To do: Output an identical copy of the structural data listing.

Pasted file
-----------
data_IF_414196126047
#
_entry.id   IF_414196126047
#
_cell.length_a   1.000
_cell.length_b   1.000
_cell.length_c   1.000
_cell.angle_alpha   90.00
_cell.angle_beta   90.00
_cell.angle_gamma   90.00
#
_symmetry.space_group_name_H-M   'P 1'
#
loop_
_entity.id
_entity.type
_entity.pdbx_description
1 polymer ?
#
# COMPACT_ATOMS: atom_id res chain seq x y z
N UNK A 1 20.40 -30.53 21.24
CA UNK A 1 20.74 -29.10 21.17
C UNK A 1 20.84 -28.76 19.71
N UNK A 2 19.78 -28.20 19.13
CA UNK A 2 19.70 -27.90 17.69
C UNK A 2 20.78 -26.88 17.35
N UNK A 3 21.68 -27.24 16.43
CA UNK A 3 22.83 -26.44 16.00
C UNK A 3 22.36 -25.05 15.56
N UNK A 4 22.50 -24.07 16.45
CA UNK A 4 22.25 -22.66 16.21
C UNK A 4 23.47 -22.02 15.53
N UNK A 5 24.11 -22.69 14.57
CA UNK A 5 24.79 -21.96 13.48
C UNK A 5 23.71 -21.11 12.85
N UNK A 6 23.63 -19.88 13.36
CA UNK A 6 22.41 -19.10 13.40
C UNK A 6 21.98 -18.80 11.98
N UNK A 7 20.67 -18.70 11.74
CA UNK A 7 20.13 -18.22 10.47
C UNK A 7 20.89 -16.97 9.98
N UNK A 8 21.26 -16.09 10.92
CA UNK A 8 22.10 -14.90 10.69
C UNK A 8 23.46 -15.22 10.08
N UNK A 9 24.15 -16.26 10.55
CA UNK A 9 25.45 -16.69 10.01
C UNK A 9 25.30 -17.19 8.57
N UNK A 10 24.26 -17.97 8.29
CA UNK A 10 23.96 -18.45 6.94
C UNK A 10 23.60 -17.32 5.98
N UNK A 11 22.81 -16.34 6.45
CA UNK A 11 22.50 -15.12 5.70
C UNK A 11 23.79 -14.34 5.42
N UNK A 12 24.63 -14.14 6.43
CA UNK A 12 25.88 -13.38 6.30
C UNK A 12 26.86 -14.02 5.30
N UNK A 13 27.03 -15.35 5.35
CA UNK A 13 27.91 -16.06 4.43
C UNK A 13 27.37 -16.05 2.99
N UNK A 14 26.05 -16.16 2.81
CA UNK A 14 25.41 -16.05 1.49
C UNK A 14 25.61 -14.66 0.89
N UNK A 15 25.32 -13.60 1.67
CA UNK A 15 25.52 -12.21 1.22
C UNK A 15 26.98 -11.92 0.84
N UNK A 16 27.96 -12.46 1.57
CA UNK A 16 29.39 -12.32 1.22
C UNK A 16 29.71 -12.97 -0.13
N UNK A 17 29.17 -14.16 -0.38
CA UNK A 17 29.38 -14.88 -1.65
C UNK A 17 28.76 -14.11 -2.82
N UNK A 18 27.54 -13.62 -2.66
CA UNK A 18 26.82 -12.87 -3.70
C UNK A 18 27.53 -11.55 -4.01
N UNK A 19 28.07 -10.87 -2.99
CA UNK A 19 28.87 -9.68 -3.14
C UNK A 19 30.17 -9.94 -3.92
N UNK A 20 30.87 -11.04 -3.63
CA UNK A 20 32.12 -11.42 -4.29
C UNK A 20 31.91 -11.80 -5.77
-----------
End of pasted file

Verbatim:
data_IF_414196126047
#
_entry.id   IF_414196126047
#
_cell.length_a   1.000
_cell.length_b   1.000
_cell.length_c   1.000
_cell.angle_alpha   90.00
_cell.angle_beta   90.00
_cell.angle_gamma   90.00
#
_symmetry.space_group_name_H-M   'P 1'
#
loop_
_entity.id
_entity.type
_entity.pdbx_description
1 polymer ?
#
# COMPACT_ATOMS: atom_id res chain seq x y z
N UNK A 1 20.40 -30.53 21.24
CA UNK A 1 20.74 -29.10 21.17
C UNK A 1 20.84 -28.76 19.71
N UNK A 2 19.78 -28.20 19.13
CA UNK A 2 19.70 -27.90 17.69
C UNK A 2 20.78 -26.88 17.35
N UNK A 3 21.68 -27.24 16.43
CA UNK A 3 22.83 -26.44 16.00
C UNK A 3 22.36 -25.05 15.56
N UNK A 4 22.50 -24.07 16.45
CA UNK A 4 22.25 -22.66 16.21
C UNK A 4 23.47 -22.02 15.53
N UNK A 5 24.11 -22.69 14.57
CA UNK A 5 24.79 -21.96 13.48
C UNK A 5 23.71 -21.11 12.85
N UNK A 6 23.63 -19.88 13.36
CA UNK A 6 22.41 -19.10 13.40
C UNK A 6 21.98 -18.80 11.98
N UNK A 7 20.67 -18.70 11.74
CA UNK A 7 20.13 -18.22 10.47
C UNK A 7 20.89 -16.97 9.98
N UNK A 8 21.26 -16.09 10.92
CA UNK A 8 22.10 -14.90 10.69
C UNK A 8 23.46 -15.22 10.08
N UNK A 9 24.15 -16.26 10.55
CA UNK A 9 25.45 -16.69 10.01
C UNK A 9 25.30 -17.19 8.57
N UNK A 10 24.26 -17.97 8.29
CA UNK A 10 23.96 -18.45 6.94
C UNK A 10 23.60 -17.32 5.98
N UNK A 11 22.81 -16.34 6.45
CA UNK A 11 22.50 -15.12 5.70
C UNK A 11 23.79 -14.34 5.42
N UNK A 12 24.63 -14.14 6.43
CA UNK A 12 25.88 -13.38 6.30
C UNK A 12 26.86 -14.02 5.30
N UNK A 13 27.03 -15.35 5.35
CA UNK A 13 27.91 -16.06 4.43
C UNK A 13 27.37 -16.05 2.99
N UNK A 14 26.05 -16.16 2.81
CA UNK A 14 25.41 -16.05 1.49
C UNK A 14 25.61 -14.66 0.89
N UNK A 15 25.32 -13.60 1.67
CA UNK A 15 25.52 -12.21 1.22
C UNK A 15 26.98 -11.92 0.84
N UNK A 16 27.96 -12.46 1.57
CA UNK A 16 29.39 -12.32 1.22
C UNK A 16 29.71 -12.97 -0.13
N UNK A 17 29.17 -14.16 -0.38
CA UNK A 17 29.38 -14.88 -1.65
C UNK A 17 28.76 -14.11 -2.82
N UNK A 18 27.54 -13.62 -2.66
CA UNK A 18 26.82 -12.87 -3.70
C UNK A 18 27.53 -11.55 -4.01
N UNK A 19 28.07 -10.87 -2.99
CA UNK A 19 28.87 -9.68 -3.14
C UNK A 19 30.17 -9.94 -3.92
N UNK A 20 30.87 -11.04 -3.63
CA UNK A 20 32.12 -11.42 -4.29
C UNK A 20 31.91 -11.80 -5.77